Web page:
But even if Nero did play music while Rome was burning, he would not have used a fiddle, as bowed instruments would not become popular for another 1,000 years, Drake said. Instead, to accompany himself, Nero probably would have used a cithara, a portable harp-like instrument with seven strings, he explained.

There was precedent for Romans acting in such a manner. For example, the historian Polybius wrote that as the Roman general Scipio Aemelianus watched Carthage being destroyed, he quoted Homer's "The Iliad," saying, "'And a time will come when holy Ilium shall fall, and Priam, and Priam's folk of the good ashen spear,'" Drake said. "He was not thinking of Carthage but expressing fear that a like fate awaited the Romans."

In the aftermath of the Great Fire of Rome, Nero offered financial incentives to landlords to clear their property of debris and begin rebuilding, insisted that developers use stone instead of wood, straightened and widened streets, and ensured an adequate water supply for the city, Drake said. "Does that seem like the activity of a madman?" he asked.

So why might history remember Nero as a bad ruler? Almost everything the modern world knows about Nero comes from two sources: Roman senators and Christians. To both, Nero was an enemy.

"In general, senators loved to indulge their fantasy of a restored republic, sometimes by engaging in assassination plots, and then being outraged when the emperor reacted with hostility," Drake said.

As for the Christians, Roman senator and historian Tacitus suggested that because a rumor began circulating that Nero was responsible for the fire, he looked for a scapegoat in the Christians. The result was that many died from crucifixions, fires and other means. This often led Christians to blame Nero for the persecution they would endure from the Roman Empire, Drake said.

"I see no reason to doubt that Christians suffered from popular resentment," Drake said. "But did Nero simply capitalize on this to deflect blame from himself, or was he giving in to popular pressure?"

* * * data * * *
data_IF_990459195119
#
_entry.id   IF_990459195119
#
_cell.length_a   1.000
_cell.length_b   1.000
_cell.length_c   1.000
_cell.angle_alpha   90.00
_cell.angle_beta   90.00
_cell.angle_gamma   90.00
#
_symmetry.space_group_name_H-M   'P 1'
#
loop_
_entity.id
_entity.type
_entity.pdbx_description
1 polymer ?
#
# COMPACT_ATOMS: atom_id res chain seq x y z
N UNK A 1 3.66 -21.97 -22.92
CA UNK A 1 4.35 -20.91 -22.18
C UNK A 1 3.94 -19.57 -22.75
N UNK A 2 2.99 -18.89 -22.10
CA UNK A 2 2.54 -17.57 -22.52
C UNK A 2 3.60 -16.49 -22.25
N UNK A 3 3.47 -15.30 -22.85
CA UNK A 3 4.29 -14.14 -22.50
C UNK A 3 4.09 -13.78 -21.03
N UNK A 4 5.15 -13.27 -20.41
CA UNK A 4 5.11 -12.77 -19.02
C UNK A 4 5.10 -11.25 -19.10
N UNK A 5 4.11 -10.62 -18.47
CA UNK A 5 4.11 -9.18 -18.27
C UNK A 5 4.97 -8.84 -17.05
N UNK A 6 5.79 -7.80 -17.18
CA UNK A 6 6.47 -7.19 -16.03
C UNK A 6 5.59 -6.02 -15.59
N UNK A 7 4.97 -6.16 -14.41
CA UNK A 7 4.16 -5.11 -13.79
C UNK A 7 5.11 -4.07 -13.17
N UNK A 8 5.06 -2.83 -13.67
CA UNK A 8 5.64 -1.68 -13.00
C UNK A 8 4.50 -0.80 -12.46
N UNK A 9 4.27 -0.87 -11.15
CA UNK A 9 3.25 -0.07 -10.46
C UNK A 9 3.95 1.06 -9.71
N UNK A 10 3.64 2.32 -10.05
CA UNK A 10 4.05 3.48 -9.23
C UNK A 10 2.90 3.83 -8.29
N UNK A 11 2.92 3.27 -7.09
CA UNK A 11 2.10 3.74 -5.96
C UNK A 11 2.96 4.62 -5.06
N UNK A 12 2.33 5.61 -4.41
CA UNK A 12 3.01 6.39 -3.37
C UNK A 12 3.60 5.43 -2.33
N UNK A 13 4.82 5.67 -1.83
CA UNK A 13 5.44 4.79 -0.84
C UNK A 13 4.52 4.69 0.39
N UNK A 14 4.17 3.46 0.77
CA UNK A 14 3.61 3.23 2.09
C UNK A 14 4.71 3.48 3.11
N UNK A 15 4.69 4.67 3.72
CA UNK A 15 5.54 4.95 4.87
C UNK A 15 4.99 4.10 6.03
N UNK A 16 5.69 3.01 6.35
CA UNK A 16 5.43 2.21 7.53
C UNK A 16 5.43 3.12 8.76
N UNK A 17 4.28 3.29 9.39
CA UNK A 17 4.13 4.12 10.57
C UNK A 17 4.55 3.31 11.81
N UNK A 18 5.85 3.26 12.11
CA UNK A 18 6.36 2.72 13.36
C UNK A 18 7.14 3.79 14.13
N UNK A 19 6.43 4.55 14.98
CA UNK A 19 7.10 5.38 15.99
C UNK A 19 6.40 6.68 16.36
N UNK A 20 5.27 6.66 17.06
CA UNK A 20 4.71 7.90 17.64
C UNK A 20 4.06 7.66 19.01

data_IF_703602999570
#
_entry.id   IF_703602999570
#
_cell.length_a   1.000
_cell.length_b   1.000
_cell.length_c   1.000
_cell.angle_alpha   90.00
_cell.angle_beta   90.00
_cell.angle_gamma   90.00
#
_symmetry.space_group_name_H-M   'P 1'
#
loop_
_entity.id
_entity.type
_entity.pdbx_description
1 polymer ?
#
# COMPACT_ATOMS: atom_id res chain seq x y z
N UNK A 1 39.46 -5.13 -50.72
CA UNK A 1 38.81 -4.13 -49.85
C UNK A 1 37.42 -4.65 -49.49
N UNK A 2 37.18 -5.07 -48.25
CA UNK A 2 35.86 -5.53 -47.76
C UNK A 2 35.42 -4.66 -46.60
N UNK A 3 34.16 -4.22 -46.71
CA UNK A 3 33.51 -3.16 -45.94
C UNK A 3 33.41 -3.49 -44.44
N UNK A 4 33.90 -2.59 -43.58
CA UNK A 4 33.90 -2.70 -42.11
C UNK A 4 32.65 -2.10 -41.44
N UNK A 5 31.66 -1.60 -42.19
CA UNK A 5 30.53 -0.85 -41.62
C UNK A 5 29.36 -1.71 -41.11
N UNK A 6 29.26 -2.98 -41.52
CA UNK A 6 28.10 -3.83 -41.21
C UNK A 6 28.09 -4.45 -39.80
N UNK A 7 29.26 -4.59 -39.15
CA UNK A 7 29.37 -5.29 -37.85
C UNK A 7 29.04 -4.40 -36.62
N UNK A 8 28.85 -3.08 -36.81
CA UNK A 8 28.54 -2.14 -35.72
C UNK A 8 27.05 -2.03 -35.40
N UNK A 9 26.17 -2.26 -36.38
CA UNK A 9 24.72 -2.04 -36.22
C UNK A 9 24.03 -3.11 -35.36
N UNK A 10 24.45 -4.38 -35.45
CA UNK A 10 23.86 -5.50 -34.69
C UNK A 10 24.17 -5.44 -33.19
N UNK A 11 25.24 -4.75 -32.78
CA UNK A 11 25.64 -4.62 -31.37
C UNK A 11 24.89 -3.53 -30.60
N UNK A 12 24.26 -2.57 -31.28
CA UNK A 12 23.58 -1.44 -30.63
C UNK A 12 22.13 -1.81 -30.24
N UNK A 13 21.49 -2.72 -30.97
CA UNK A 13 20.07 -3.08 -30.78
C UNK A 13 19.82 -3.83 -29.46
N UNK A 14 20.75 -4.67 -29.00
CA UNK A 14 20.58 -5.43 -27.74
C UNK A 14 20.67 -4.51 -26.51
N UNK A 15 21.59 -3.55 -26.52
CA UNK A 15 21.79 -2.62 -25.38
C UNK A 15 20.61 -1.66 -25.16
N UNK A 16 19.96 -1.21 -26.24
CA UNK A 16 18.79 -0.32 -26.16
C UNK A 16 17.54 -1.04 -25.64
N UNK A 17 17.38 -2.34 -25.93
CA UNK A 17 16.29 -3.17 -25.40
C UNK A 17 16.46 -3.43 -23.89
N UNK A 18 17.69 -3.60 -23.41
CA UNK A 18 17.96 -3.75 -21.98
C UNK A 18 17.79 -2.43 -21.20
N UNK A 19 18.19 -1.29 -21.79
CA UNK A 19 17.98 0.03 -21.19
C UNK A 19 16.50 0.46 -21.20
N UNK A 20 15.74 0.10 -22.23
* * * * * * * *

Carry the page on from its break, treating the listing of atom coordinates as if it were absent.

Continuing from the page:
"I see no reason to doubt that Christians suffered from popular resentment," Drake said. "But did Nero simply capitalize on this to deflect blame from himself, or was he giving in to popular pressure?"

All that said, "I don't want to fall into the trap of justifying everything Nero did just because he has suffered from bad press," Drake said. "Nero was unquestionably pampered and overindulged by his tutors and, like other tyrants at other times, became much more arbitrary in his actions."

In the end, although Nero might not have been a madman, "there's little reason to doubt that he became increasingly unstable" over the course of his reign, Drake said. After the Great Fire of Rome, a group of nobles tried to assassinate him, and Nero grew increasingly paranoid, according to Hareth Al Bustani, author of "Nero and the Art of Tyranny (opens in new tab)" (Independently published, 2021).

Perhaps, given all that happened to Nero, any instability late in his life "should come as no surprise," Drake said.

Originally published on Live Science.

Live Science Contributor
Charles Q. Choi is a contributing writer for Live Science and Space.com. He covers all things human origins and astronomy as well as physics, animals and general science topics. Charles has a Master of Arts degree from the University of Missouri-Columbia, School of Journalism and a Bachelor of Arts degree from the University of South Florida. Charles has visited every continent on Earth, drinking rancid yak butter tea in Lhasa, snorkeling with sea lions in the Galapagos and even climbing an iceberg in Antarctica.